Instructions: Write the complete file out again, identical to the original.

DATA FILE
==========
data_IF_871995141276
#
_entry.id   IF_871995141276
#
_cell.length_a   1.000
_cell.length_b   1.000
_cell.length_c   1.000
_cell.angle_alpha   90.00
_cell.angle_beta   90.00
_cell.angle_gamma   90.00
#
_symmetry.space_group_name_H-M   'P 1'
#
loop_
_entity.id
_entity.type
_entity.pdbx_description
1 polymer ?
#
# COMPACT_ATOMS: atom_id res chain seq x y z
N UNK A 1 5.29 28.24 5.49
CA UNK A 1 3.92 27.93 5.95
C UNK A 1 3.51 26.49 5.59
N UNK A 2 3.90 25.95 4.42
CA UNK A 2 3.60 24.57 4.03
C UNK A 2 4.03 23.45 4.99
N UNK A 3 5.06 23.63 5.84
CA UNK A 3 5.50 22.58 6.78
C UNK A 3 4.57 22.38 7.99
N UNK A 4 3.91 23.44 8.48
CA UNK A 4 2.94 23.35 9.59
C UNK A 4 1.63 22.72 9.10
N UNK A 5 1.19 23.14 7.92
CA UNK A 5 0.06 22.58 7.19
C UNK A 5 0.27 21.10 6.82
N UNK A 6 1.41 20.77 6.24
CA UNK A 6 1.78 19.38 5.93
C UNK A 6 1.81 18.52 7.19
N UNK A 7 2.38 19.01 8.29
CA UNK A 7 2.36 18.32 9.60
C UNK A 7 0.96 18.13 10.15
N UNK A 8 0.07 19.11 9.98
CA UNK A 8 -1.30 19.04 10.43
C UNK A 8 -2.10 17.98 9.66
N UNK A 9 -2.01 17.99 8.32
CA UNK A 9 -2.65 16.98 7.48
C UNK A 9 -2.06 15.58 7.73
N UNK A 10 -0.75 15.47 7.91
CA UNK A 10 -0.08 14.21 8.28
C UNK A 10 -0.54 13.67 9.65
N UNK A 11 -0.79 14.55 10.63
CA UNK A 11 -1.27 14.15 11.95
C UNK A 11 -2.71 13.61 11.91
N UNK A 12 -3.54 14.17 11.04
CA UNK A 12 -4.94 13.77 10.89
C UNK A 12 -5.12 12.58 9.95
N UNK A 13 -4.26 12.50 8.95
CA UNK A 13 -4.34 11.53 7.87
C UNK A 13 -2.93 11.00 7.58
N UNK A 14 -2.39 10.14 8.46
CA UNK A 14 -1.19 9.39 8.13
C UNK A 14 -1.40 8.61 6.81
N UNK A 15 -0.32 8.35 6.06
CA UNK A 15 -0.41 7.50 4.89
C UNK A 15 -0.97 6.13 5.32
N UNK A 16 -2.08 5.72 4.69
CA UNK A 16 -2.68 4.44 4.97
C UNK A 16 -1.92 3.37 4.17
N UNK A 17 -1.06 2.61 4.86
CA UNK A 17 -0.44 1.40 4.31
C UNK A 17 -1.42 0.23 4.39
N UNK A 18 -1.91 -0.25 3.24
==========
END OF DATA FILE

data_IF_871995141276
#
_entry.id   IF_871995141276
#
_cell.length_a   1.000
_cell.length_b   1.000
_cell.length_c   1.000
_cell.angle_alpha   90.00
_cell.angle_beta   90.00
_cell.angle_gamma   90.00
#
_symmetry.space_group_name_H-M   'P 1'
#
loop_
_entity.id
_entity.type
_entity.pdbx_description
1 polymer ?
#
# COMPACT_ATOMS: atom_id res chain seq x y z
N UNK A 1 5.29 28.24 5.49
CA UNK A 1 3.92 27.93 5.95
C UNK A 1 3.51 26.49 5.59
N UNK A 2 3.90 25.95 4.42
CA UNK A 2 3.60 24.57 4.03
C UNK A 2 4.03 23.45 4.99
N UNK A 3 5.06 23.63 5.84
CA UNK A 3 5.50 22.58 6.78
C UNK A 3 4.57 22.38 7.99
N UNK A 4 3.91 23.44 8.48
CA UNK A 4 2.94 23.35 9.59
C UNK A 4 1.63 22.72 9.10
N UNK A 5 1.19 23.14 7.92
CA UNK A 5 0.06 22.58 7.19
C UNK A 5 0.27 21.10 6.82
N UNK A 6 1.41 20.77 6.24
CA UNK A 6 1.78 19.38 5.93
C UNK A 6 1.81 18.52 7.19
N UNK A 7 2.38 19.01 8.29
CA UNK A 7 2.36 18.32 9.60
C UNK A 7 0.96 18.13 10.15
N UNK A 8 0.07 19.11 9.98
CA UNK A 8 -1.30 19.04 10.43
C UNK A 8 -2.10 17.98 9.66
N UNK A 9 -2.01 17.99 8.32
CA UNK A 9 -2.65 16.98 7.48
C UNK A 9 -2.06 15.58 7.73
N UNK A 10 -0.75 15.47 7.91
CA UNK A 10 -0.08 14.21 8.28
C UNK A 10 -0.54 13.67 9.65
N UNK A 11 -0.79 14.55 10.63
CA UNK A 11 -1.27 14.15 11.95
C UNK A 11 -2.71 13.61 11.91
N UNK A 12 -3.54 14.17 11.04
CA UNK A 12 -4.94 13.77 10.89
C UNK A 12 -5.12 12.58 9.95
N UNK A 13 -4.26 12.50 8.95
CA UNK A 13 -4.34 11.53 7.87
C UNK A 13 -2.93 11.00 7.58
N UNK A 14 -2.39 10.14 8.46
CA UNK A 14 -1.19 9.39 8.13
C UNK A 14 -1.40 8.61 6.81
N UNK A 15 -0.32 8.35 6.06
CA UNK A 15 -0.41 7.50 4.89
C UNK A 15 -0.97 6.13 5.32
N UNK A 16 -2.08 5.72 4.69
CA UNK A 16 -2.68 4.44 4.97
C UNK A 16 -1.92 3.37 4.17
N UNK A 17 -1.06 2.61 4.86
CA UNK A 17 -0.44 1.40 4.31
C UNK A 17 -1.42 0.23 4.39
N UNK A 18 -1.91 -0.25 3.24